Avalanche report | Sports | mtexpress.com

In case you haven’t noticed, the last month has been extremely dry. The Wood River Valley has only received a few inches of snow since our last big storm ended on January 7th. The mountains to the north and west of the valley received a bit more than that, but certainly nothing out of the ordinary.

If you haven’t hit the backcountry recently, you might be surprised to learn that the skiing and sliding conditions are still quite good. The wind has made its way up high and the sun has baked the south-facing slopes, but on wind- and sun-protected terrain there is still soft snow. No powder overhead/over the hood, just cold soft snow. How can this be? Knowing the answer to this question is not only important for finding the best glide and ride, but for understanding how the avalanche danger will change once it snows again. And it will, don’t worry.

During this prolonged dry period, surface snow on shaded and sheltered slopes undergoes a process called faceting. The faceting process dominates when we have clear skies and cold temperatures. Sure, we could nose dive into the physics of what’s going on, but the key takeaway is that when this faceting process happens on the surface, the snow turns into uncohesive sugar. Sometimes people call it “recycled powder,” and we have that process to thank for providing decent skiing and riding after a month of dry conditions.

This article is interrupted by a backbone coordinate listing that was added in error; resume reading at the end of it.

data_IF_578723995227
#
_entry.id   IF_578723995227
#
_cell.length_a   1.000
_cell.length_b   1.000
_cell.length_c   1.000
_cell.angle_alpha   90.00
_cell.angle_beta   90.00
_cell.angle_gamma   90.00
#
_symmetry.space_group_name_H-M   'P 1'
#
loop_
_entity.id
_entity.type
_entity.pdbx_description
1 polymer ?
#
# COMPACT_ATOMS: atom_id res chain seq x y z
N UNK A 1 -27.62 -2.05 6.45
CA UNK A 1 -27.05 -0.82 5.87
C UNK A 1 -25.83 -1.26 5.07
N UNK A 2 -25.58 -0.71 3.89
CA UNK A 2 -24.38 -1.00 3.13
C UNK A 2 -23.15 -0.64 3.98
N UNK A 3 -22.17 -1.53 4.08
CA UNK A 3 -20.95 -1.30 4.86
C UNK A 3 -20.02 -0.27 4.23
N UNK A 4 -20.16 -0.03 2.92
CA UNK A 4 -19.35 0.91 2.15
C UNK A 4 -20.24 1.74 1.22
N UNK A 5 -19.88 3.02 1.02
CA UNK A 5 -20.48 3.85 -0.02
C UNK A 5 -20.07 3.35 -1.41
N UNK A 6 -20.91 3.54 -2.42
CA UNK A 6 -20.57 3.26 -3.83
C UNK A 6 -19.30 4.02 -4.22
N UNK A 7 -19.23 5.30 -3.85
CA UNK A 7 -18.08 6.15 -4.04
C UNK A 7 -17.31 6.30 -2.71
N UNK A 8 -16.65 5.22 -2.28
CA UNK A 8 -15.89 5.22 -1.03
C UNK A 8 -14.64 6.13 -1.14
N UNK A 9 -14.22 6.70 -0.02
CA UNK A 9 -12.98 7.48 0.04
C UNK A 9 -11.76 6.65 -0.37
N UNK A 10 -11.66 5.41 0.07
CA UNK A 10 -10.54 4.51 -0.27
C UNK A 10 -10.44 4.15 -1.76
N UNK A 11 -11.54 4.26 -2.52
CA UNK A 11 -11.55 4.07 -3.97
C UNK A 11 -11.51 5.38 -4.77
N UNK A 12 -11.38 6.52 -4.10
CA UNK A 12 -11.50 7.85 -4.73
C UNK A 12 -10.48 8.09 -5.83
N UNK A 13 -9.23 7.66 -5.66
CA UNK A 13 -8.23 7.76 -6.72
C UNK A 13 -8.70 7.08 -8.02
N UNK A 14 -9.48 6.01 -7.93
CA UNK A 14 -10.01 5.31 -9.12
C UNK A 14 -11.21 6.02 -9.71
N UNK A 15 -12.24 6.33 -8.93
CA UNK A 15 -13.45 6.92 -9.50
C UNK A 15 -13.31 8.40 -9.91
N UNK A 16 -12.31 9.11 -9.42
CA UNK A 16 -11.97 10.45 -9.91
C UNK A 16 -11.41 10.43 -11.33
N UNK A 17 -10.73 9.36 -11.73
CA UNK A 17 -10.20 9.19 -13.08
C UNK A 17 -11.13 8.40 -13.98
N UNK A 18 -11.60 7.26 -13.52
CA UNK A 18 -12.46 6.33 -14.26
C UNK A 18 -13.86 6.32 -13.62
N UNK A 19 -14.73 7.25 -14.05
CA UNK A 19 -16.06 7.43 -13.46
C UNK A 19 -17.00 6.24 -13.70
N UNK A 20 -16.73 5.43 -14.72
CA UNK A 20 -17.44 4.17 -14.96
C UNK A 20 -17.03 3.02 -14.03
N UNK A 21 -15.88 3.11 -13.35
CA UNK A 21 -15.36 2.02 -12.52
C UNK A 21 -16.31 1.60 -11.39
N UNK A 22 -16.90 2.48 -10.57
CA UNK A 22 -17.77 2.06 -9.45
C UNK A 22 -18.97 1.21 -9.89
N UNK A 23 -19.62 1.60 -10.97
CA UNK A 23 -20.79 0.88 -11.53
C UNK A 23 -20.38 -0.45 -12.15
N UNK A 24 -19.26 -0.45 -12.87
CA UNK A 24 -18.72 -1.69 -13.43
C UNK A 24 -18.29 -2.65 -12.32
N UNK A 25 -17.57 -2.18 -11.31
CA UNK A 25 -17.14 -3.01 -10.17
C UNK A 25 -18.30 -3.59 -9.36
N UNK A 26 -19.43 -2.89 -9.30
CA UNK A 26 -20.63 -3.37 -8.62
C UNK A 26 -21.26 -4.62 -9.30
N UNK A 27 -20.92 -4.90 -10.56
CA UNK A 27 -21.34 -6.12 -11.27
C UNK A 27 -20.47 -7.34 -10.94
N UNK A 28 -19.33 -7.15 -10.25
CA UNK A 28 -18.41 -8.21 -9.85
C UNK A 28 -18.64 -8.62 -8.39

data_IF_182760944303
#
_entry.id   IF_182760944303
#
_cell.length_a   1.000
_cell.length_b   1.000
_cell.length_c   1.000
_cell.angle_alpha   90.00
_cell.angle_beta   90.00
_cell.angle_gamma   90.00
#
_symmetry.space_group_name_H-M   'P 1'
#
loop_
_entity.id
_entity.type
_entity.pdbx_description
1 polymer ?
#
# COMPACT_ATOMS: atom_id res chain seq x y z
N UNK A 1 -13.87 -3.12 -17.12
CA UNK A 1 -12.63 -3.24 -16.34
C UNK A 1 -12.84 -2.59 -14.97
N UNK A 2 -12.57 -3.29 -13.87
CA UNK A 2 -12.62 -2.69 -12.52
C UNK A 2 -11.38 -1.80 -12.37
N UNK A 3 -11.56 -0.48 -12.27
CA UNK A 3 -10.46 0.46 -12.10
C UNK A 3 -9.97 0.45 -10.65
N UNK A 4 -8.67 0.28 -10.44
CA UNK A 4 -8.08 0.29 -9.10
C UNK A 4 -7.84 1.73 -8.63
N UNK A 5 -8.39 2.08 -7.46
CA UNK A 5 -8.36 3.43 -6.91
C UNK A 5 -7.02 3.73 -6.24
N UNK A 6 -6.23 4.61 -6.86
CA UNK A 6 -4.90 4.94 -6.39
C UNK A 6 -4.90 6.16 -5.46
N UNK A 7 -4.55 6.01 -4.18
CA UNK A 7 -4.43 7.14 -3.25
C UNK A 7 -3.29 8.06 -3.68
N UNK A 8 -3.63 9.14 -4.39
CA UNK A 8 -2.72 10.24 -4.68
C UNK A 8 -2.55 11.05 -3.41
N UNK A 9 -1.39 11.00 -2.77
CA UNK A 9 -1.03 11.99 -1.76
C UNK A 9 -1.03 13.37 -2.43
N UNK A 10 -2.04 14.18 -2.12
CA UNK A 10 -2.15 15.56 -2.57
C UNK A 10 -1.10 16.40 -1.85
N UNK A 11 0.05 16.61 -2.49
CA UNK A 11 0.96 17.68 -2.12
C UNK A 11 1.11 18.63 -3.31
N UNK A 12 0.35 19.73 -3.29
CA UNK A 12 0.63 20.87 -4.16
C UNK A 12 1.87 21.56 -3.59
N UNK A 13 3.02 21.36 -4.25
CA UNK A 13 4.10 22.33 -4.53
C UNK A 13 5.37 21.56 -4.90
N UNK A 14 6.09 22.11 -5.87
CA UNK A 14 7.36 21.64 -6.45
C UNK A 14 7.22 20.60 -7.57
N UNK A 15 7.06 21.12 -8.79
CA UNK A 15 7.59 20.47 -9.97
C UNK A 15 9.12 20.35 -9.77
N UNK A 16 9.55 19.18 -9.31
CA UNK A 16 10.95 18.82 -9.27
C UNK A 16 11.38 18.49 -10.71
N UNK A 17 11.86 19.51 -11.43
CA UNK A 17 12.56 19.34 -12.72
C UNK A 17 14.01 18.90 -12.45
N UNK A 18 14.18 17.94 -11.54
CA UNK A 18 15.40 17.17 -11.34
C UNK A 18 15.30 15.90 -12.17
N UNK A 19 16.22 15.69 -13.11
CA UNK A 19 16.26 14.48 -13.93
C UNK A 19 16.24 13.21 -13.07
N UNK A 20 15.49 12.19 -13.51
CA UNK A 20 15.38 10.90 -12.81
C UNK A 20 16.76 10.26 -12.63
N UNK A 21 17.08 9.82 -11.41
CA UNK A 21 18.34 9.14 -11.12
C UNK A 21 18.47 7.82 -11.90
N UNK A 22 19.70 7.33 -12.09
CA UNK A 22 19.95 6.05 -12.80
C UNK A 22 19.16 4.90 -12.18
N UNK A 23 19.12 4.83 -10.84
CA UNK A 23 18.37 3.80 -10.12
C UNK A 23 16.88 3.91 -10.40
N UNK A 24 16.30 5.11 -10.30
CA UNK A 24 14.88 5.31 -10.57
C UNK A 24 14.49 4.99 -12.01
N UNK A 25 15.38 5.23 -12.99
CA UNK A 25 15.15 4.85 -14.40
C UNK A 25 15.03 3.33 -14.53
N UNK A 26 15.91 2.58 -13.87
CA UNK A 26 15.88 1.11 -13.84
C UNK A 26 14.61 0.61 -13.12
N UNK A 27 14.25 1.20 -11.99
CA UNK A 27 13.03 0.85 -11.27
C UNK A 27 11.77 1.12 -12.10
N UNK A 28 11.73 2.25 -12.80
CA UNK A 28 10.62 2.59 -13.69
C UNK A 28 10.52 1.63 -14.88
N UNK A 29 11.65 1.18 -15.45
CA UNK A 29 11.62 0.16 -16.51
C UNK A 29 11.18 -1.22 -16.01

The flip side is that faceted snow on the surface will be the next weak layer once it snows again. In general, the longer the drought period, the more developed and durable the weak layer is likely to be. The slopes that are still well covered in snow are likely to be the most dangerous when the snow returns to the valley. So, when will it be? The weather forecast hints at snowfall around Valentine’s Day – it doesn’t look that promising, but at least there’s a chance.

Until it snows, look for good conditions on these cold, sheltered slopes. When you wonder how the snow can still be decent after more than a month without snow, you know it now.

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